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Allowing a mast onto your land or even renewing an old agreement?

View profile for Ian Barnard
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For many landowners, an attractive way to utilise their land without creating too much disruption to their core farming business, was to allow telecommunication masts to be erected on their land. Whilst not visually attractive, the masts would generally be low maintenance and the mast Operators would ordinarily have to pay a reasonably healthy annual rent to the landowner.

Whilst the previous legislation, the Electronic Communications Code dating back to 1984, was not ideal, it did provide landowners with various rights which enabled them to negotiate quite favourable terms with the Operators. However, the legislation was very dated and technology has moved on exponentially since then and so a new Code has been brought into force at the start of this year. The idea behind this was to bring the provision of data and broadband to the public to a similar level of importance as other utilities such as water and electricity. The Government has stated that the new Code is designed to acknowledge the economic benefit for all in society from investment in digital infrastructure whilst balancing the right of landowners.

As a result of the new Code the telecommunication Operators now have more powers that are similar to those of the basic utility providers, but what does this mean in practice if you are considering allowing a mast onto your land or even renewing an old agreement?

The key changes are as follows :-

Upgrading and sharing – previously, the Operator would ordinarily need to seek the landowner’s consent if the agreement was to be transferred or if another Operator wished to install more equipment on the existing mast. This was a useful way of creating further income for the landowner but the new Code deems any provision which requires payment of further rent to share the mast as void. The new Code also allows the Operator to transfer the mast agreement, and even share the mast, without even obtaining the landowner’s consent. If negotiating a new agreement, it would be prudent to make sure that the Operator has to provide confirmation of any sharing or transfer so at least the landowner knows who is going be to their tenant.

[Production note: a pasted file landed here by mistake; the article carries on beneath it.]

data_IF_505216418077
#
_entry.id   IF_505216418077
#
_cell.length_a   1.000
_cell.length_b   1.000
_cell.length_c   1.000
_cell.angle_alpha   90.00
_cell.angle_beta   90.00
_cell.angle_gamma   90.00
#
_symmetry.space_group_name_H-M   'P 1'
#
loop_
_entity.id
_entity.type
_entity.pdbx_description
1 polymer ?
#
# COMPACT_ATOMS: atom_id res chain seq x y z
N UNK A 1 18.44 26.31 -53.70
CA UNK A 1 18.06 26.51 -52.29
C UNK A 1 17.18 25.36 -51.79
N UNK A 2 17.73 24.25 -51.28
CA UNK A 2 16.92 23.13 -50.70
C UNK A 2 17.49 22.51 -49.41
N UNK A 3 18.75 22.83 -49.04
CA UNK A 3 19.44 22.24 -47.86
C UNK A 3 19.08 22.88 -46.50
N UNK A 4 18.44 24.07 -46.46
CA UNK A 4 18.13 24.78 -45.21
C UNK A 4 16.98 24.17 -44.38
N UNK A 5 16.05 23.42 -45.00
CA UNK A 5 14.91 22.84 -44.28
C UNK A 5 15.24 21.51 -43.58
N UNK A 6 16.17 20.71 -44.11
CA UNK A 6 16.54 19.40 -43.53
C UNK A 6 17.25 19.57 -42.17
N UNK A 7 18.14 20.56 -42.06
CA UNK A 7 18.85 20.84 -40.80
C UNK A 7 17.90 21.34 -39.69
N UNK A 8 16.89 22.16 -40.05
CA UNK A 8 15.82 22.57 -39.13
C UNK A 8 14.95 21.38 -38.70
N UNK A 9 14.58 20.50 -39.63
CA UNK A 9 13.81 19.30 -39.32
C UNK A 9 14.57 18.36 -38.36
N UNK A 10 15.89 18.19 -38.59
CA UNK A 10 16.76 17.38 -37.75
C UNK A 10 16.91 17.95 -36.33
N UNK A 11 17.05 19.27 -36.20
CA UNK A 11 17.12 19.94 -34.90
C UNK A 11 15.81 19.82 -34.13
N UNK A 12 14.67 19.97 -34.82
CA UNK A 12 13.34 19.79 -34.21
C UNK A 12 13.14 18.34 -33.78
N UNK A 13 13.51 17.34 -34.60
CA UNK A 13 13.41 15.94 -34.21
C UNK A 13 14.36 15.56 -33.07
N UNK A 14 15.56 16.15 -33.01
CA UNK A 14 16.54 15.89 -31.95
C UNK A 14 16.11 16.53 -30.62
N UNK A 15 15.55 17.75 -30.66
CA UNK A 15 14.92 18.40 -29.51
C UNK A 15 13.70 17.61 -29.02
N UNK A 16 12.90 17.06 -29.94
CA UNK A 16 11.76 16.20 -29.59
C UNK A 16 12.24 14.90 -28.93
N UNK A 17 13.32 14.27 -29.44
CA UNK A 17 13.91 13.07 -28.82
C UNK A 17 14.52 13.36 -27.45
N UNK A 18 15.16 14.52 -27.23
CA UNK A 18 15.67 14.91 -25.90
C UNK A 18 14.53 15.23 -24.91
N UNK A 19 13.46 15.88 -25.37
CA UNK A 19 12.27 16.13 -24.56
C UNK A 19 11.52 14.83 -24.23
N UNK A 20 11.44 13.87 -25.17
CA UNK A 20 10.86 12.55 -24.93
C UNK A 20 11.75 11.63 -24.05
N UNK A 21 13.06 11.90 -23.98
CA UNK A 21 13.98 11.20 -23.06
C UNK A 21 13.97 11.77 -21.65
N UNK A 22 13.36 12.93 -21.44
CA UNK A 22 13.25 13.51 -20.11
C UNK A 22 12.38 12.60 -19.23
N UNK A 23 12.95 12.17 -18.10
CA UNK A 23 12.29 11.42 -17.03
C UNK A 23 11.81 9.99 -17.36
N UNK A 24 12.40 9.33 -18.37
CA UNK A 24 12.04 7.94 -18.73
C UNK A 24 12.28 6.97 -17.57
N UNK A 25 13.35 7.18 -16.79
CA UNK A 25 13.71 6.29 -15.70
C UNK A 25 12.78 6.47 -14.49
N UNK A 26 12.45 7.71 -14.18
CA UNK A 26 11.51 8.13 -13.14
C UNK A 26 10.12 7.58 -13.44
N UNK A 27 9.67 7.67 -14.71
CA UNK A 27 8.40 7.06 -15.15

Valuation – the basis for the valuation of sites falling within the Code i.e what rent would be payable has changed from an open market basis to a ‘no scheme’ basis. So whereas previously the rent was assessed on the value of the land to the Operator (which could have been substantial if the location was strategically important), the new basis is to assess the value of the land by reference to the open market value of the land from the perspective of the landowner only. The reasoning behind this is that whilst landowners should be compensated for the use of their land, they should not be able to profit from an increase in public demand for data.

Landlord and Tenant Act 1954 – the changes in the new Code in this regard are likely to be welcomed by both Operators and landowners. Previously, there had been confusion as to whether the Act applied to mast agreements and landowners had to commence two lots of proceedings running in parallel to try and terminate agreements. The new Code is clear, if the primary purpose of the agreement is the operation of the mast, then the Act does not apply.

Termination – Under the old Code, it was possible to give Operators just 28 days’ notice if the landowner wanted to terminate an agreement. The new Code has brought in a much longer notice period, 18 months, and the landowner also needs to provide a further notice specifying a ‘reasonable’ period in which Operator should remove their equipment. Whilst the change in timescales sounds dramatic, in practice, given the legal delays that could arise under the old Code, and the time it took for Operators to decommission their equipment and remove the same, the timescales are likely to be very similar.

So what will the new Code achieve? The main aim is of course to satisfy the public’s ever growing demand for better data coverage by allowing Operators to install masts without be held to ransom by landowners. The Operators will no doubt be happy with the new levels of protection that they receive under the Code, but landowners are facing reduced rents and less control over their land. This may well lead to less landowners wanting to enter into such agreements, but as with legislation in relation to other services, Operators will be able to obtain a court order to impose an agreement in certain circumstances.

If you are considering any telecommunication sites on your land, or if you have existing agreements on your land, you should review your options carefully and seek professional advice from one of our team of specialists at Crombie Wilkinson.

For more information or further advice, please contact Ian Barnard, Director & Head of Company Commercial Team on 01653 600070.